22 Sampling error is the difference between estimates, derived from a sample of persons, and the value that would have been produced if all persons in scope of the survey had been included. For more information refer to the Technical note. Indications of the level of sampling error are given by the Relative Standard Error (RSE) and 95% Margin of Error (MoE).

23 In this publication, RSEs are provided for all count estimates. Estimates with an RSE of 25% to 50% are preceded by an asterisk (e.g. *3.4) to indicate that the estimate has a high level of sampling error relative to the size of the estimate, and should be used with caution. Estimates with an RSE over 50% are indicated by a double asterisk (e.g. **0.6) and are generally considered too unreliable for most purposes.

24 MoEs are provided for all proportion estimates to assist users in assessing the reliability of these types of estimates. The estimate combined with the MoE defines a range which is expected to include the true population value with a 95% level of confidence. This is known as the 95% confidence interval. This range should be considered by users to inform decisions based on the estimate.

25 Non-sampling error may occur in any data collection, whether it is based on a sample or a full count such as a census. Non-sampling errors occur when survey processes work less effectively than intended. Sources of non-sampling error include non-response, errors in reporting by respondents or in recording of answers by interviewers, and occasional errors in coding and processing data.

26 Prediction error and simulation variance are forms of error which may occur when using a model such as the NCI method. Care was taken to ensure the input 24-hour dietary recall data was suitable for use in the model. Every effort is made to ensure an appropriate model specification is used through external literature research and statistical testing. For more information see Data Quality in the Users' Guide.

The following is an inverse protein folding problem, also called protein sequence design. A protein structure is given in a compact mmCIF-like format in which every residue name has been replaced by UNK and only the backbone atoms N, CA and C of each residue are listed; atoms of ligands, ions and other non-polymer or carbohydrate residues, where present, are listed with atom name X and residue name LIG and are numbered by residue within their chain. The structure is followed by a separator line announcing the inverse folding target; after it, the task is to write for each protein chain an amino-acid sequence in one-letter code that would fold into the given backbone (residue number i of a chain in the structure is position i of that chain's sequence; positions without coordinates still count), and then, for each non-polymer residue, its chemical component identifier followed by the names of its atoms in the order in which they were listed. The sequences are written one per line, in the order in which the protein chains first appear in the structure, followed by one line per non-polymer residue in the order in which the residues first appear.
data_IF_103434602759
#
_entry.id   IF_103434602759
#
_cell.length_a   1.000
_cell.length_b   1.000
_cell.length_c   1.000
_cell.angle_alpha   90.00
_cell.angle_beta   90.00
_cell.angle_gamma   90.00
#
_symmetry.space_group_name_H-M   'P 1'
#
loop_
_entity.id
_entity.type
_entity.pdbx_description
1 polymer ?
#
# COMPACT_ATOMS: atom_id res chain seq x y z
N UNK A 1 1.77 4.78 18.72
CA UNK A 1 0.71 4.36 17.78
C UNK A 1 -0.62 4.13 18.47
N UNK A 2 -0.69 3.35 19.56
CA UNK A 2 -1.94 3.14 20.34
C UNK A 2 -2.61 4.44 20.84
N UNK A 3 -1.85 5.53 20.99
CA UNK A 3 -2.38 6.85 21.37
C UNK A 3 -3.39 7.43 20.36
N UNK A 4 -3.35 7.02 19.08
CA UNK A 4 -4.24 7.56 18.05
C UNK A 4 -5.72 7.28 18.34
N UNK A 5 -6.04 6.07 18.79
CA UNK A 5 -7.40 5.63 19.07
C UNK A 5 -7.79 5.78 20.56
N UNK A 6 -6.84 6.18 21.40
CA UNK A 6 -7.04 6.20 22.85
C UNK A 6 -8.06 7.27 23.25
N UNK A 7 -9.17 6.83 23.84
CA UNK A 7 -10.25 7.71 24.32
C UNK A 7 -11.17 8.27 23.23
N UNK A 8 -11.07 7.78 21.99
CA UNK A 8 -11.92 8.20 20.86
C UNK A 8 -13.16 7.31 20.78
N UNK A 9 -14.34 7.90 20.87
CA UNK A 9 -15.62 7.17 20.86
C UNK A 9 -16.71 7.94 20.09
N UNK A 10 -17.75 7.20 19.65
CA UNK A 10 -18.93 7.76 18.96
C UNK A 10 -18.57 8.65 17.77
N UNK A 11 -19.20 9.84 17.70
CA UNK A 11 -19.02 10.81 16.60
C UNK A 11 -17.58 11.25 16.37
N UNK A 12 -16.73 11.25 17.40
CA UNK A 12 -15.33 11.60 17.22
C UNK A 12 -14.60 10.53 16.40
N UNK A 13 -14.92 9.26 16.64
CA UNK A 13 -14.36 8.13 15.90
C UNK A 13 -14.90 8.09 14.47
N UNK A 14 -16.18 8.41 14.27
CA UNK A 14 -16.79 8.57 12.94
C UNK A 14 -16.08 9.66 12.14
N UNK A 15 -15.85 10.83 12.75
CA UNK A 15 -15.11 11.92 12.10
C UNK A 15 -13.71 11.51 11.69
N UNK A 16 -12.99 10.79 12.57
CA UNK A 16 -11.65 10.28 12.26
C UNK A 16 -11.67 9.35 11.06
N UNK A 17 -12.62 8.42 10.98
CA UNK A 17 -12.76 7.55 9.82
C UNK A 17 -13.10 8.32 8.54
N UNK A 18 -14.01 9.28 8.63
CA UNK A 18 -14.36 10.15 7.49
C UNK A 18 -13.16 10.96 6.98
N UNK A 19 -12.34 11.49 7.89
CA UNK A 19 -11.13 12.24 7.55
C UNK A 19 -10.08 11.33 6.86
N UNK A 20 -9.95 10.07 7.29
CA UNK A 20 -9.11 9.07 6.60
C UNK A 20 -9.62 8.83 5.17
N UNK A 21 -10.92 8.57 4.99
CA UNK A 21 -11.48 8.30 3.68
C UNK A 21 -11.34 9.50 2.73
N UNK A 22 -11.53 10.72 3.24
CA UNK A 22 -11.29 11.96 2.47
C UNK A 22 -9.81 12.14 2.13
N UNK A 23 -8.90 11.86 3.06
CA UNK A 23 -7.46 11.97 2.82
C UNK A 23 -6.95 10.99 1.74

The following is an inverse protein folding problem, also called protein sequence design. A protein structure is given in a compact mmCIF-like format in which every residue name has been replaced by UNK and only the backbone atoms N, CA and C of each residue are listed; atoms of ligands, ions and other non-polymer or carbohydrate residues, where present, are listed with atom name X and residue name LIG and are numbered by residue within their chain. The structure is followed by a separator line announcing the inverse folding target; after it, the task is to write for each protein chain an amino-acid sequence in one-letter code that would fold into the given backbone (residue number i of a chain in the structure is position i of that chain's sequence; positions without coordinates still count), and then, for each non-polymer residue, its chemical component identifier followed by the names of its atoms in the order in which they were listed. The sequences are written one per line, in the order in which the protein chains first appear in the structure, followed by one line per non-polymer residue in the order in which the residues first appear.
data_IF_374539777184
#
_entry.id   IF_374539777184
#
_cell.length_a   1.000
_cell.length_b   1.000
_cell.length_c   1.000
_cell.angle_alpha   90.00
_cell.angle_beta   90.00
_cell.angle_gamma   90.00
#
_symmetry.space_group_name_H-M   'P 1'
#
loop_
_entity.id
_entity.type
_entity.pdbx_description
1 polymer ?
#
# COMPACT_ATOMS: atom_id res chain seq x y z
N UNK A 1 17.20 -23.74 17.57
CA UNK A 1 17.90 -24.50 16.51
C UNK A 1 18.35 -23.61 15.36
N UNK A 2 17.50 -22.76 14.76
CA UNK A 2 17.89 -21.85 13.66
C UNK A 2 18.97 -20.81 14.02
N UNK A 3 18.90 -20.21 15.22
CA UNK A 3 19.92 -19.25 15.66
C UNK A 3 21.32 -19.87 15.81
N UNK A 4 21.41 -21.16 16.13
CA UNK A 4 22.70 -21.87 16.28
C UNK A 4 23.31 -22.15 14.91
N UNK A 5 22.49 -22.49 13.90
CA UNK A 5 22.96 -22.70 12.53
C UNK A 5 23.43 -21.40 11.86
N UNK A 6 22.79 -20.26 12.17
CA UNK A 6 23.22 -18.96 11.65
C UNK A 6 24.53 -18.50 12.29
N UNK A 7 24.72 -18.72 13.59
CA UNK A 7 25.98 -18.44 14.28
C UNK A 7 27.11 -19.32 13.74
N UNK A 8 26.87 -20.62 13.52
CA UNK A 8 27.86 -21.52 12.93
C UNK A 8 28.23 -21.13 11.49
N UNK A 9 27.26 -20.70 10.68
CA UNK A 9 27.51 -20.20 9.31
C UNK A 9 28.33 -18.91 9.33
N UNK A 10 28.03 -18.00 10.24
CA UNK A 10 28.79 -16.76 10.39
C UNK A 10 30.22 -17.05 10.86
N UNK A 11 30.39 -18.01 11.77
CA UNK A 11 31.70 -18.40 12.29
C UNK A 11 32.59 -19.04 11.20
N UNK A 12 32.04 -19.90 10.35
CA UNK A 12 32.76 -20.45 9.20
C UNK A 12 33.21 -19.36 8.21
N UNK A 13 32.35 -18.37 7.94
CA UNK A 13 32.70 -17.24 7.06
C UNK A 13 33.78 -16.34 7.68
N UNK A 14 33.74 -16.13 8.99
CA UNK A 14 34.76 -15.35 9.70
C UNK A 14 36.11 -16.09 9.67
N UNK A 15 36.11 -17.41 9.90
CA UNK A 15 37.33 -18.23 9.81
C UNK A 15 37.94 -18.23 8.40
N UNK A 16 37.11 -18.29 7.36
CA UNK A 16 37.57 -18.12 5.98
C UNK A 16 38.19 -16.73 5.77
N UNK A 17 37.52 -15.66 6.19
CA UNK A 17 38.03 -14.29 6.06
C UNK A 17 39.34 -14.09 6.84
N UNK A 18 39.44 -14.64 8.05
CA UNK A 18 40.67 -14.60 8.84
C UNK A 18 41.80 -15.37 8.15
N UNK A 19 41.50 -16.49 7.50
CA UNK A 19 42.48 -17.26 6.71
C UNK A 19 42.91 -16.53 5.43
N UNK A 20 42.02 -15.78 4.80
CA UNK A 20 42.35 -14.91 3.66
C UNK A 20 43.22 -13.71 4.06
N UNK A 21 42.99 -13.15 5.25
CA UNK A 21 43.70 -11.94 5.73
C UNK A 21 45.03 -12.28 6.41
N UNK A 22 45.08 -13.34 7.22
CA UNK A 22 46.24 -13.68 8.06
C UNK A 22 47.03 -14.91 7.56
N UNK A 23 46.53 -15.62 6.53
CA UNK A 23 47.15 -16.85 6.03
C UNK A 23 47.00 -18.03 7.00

27 Where comparisons with guideline values (nutrient reference values or NRVs) have been made, any error in these guideline values will affect the quality of the resulting estimates. The NRVs are a set of recommendations made by the Australian National Health and Medical Research Council and the New Zealand Ministry of Health for nutritional intake, based on currently available scientific knowledge. More information on the methods used to derive the NRVs for each nutrient is available on the Nutrient Reference Values for Australia and New Zealand website.

28 Of particular importance to nutrition surveys is a widely observed tendency for people to under-report their food intake. This can include:

  • actual changes in foods eaten because people know they will be participating in the survey
  • misrepresentation (deliberate, unconscious or accidental), e.g. to make their diets appear more ‘healthy’ or be quicker to report.

Analysis of the 2011-12 NNPAS suggests that, like other nutrition surveys, there has been some under-reporting of food intake by participants in this survey. Given the association of under-reporting with overweight/obesity and consciousness of socially acceptable/desirable dietary patterns, under-reporting is unlikely to affect all foods and nutrients equally. No respondents were excluded from the sample on the basis of low total reported energy intakes (low energy reporters were included in the input data set for usual nutrient intakes). For more information see Under-reporting in Nutrition Surveys in the AHS Users' Guide, 2011-13.

29 Another factor affecting the accuracy of the 24-hour dietary recall data is that most young children are unable to recall their intakes. Similarly, parents/carers of school-aged children may not be aware of a child’s total food intake, which can lead to systematic under-reporting. Young children were encouraged to assist in answering the dietary recall questions. See the Interviews section of Data Collection for more information on proxy use in the 24-hour dietary recall module.

30 Another non-sampling error specific to nutrition surveys is the accuracy of the nutrient and measures database containing thousands of foods used to derive the nutrient estimates. The databases used for the 2011-12 NNPAS were developed by Food Standards Australia New Zealand specifically for the survey. A complete nutrient profile of 44 nutrients was created based on FSANZ’s latest available data, however, not all data was based on directly analysed foods. Some data was borrowed from overseas food composition tables, food label information, imputed data from similar foods, or data calculated using a recipe approach. See AUSNUT 2011-13 for more information.